By Cris D. Putnam
Unfortunately, Rob Skiba has fallen under the false teaching of a cultic pseudo-scholar named Russ “Pappy” Houck. Houck has written a book entitled: EPIDEMIC: Examining the Infected Roots of Judaism and Christianity that appears to be the source of Rob’s theological errors. Rob has promoted Houck on his radio show and says that Houck “changed his life.” This is most unfortunate for Mr. Skiba. Please do pray for him. One can go to Amazon.com and browse through the book here. On page 356, I was able to locate the probable impetus of Skiba’s Trinitarian heresy – denying the personhood of the Holy Spirit.
Houck demies the trinity explicitly and thoroughly. On page 382, he argues that Jesus, “was never co-equal with the Father, YHWH, and is not part of Trinity godhead.” Rob Skiba’s main argument against the person of the Holy Spirit also comes from this book. Houck writes, “I realized that if there are three persons, as taught in Triniatrianism, then Yeshua (Jesus) is not the son of the Father, but the son of the Holy Spirit.” Of course, I previously refuted that misunderstanding here. The book is full of similar misinformation. Houck writes, “I discovered that, …in the name of the Father and of the Son and of the Holy Ghost… (Mat. 28:19) was not in any of the early manuscripts.” Houck falsely claims that Constantine added the Trinitarian formula to Matthew 28. This is simply not true because all extant manuscripts contain the phrase “baptizing them in the name of the Father, and of the Son, and of the Holy Ghost.” Not a single textual variant is listed in the critical Greek New Testament:
It’s not missing from any manuscript. This is more than shoddy research…
Furthermore, early citations from the Church Fathers bear this out:
Ignatius lived in the first century, the time of apostles. The second chapter of his “Epistle to the Philippians” reads “He sent forth the apostles to make disciples of all nations, commanded them to “baptize in the name of the Father, and of the Son, and of the Holy Ghost.”
Tertullian, (c. 200 AD) a century before Constantine, writes in On Baptism, “sealed in (the name of) the Father, and the Son, and the Holy Spirit,”
Thus, Houck’s claims are patently false. It leads one to seriously question his claimed academic credentials. A real scholar would not make such obvious blunders. Unfortunately, it only gets worse.
Apparently, Mr. Houck sacrifices a lamb every Passover. This makes the Roman Catholic repeated Eucharistic sacrifice almost seem sound… well almost. For the record, I have written strongly against the mass as a sacrifice here. It is not my desire to misrepresent what Skiba and Houck believe. I am aware that they believe this as an act of remembering Jesus sacrifice for their sins, incidentally the same excuse the Roman Catholics use for parsing the Eucharist as a sacrifice. It’s not the remembrance that is troublesome, it is that Houck implies it is a requirement. Houck really seems to think he is bound to kill a animal on passover. Perhaps, someone can enlighten us as to just why this is required? At the 1:26:00 mark forward in the video below, Skiba and Houck discuss the annual Passover sacrifice on Houck’s Texas ranch.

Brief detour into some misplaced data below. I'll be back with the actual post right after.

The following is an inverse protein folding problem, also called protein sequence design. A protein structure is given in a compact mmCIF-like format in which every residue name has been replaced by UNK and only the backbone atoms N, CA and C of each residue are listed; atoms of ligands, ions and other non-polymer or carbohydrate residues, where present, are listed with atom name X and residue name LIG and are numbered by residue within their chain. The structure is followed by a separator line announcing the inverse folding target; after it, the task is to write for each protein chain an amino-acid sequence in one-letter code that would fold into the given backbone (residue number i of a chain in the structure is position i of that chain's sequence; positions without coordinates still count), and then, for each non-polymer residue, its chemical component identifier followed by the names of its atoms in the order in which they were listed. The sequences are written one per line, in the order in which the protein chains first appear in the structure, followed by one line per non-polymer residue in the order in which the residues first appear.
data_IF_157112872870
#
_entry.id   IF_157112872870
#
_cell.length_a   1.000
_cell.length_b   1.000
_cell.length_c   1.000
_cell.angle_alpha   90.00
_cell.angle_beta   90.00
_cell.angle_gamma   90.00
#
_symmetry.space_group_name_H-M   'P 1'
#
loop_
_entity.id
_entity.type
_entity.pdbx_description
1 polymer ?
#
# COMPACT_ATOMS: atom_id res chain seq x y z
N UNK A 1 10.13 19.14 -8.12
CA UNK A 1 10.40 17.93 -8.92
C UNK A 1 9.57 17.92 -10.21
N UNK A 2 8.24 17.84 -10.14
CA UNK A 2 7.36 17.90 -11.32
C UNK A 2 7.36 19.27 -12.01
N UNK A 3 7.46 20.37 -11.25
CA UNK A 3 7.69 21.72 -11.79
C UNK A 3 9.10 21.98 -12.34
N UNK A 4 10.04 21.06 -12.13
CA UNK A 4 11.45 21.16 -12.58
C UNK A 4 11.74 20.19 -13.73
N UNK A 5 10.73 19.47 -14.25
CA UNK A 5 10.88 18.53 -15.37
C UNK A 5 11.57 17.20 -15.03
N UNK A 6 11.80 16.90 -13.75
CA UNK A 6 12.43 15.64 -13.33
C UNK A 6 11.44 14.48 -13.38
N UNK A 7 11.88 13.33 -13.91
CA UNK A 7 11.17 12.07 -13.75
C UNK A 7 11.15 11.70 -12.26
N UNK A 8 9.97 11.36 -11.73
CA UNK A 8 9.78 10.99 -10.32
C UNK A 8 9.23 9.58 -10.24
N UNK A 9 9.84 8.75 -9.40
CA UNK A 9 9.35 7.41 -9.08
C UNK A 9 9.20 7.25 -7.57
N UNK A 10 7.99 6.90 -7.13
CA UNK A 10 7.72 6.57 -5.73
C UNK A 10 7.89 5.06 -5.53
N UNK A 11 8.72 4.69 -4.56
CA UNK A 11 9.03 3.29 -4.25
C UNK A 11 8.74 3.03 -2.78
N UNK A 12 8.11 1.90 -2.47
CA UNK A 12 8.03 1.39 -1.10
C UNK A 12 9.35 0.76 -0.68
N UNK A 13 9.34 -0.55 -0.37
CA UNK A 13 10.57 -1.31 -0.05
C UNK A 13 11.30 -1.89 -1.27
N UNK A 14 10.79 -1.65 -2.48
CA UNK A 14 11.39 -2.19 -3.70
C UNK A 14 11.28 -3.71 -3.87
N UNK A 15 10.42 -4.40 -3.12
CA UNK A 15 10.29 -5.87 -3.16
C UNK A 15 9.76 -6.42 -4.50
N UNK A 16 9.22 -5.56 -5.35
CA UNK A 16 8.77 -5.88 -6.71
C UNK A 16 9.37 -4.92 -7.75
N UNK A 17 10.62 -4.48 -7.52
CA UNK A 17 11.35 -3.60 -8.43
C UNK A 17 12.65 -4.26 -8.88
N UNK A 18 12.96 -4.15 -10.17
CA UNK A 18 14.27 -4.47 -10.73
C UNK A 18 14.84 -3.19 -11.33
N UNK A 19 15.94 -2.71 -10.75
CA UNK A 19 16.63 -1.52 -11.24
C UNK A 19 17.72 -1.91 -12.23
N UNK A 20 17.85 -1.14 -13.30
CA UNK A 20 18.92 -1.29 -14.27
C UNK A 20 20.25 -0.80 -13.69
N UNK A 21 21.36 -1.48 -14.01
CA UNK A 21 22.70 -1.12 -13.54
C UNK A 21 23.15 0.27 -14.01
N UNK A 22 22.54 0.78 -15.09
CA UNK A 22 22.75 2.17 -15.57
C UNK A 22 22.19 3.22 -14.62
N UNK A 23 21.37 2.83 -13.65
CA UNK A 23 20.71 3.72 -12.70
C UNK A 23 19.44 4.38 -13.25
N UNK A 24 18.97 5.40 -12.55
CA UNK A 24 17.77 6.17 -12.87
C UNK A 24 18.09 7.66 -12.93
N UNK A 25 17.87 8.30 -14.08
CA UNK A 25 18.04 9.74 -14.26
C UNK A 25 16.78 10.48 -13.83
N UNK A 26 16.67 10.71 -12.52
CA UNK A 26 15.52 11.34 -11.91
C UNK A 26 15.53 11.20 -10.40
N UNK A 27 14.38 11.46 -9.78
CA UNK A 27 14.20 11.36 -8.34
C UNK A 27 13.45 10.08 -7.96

Skiba: As the one who facilitates that in your home, what is that like? And how does that help you, first of all understand the Father’s heart but secondly how does that help you not even to want to sin anymore?
Houck : Well that’s the words I used to you, it makes you not want to sin anymore. It’s the hardest thing I’ve ever done. Every year, it’s the hardest thing we’ve ever done. I’m not a hunter. I’m not a fisherman. I don’t enjoy killing anything either and never have. I live out on a ranch so I have to kill varmits and I get no pleasure in even killing varmits. It is not about pleasure at all, it’s about obeying a commandmentand I can tell you that when I take that knife and cut the throat of the lamb, um, it is eh… I have worked hard to try and figure a way to get out of this, ok? Don’t let anybody kid you, the first time you do it, it is a mind boggling experience and I’m not trying to be funny. I’m being honest, it is absolutely… you sit there and you go… you can’t believe what you do and you can’t believe the reaction. And if you choose a sheep verses a goat cause it says you can do either, the little sheep will just stand there and do nothing. I mean there’s no resistance, there’s no fight, there’s no nothing… and you literally go into a spiritual place, that again, when you finish you know why Constantine wanted to take it away from us. Because it gives you the understanding, a spiritual precept, and here’s a statement that I have made many times, you can talk about well, did the Jews kill Jesus? Did the Romans kill Jesus? Who killed Jesus? Right? The fact is I killed Jesus, ok?, my sin. He said he dies for my sin. That means he had to die, his blood was spilled for me. And when I kill that lamb, I reiterate the fact that his blood was spilt for me.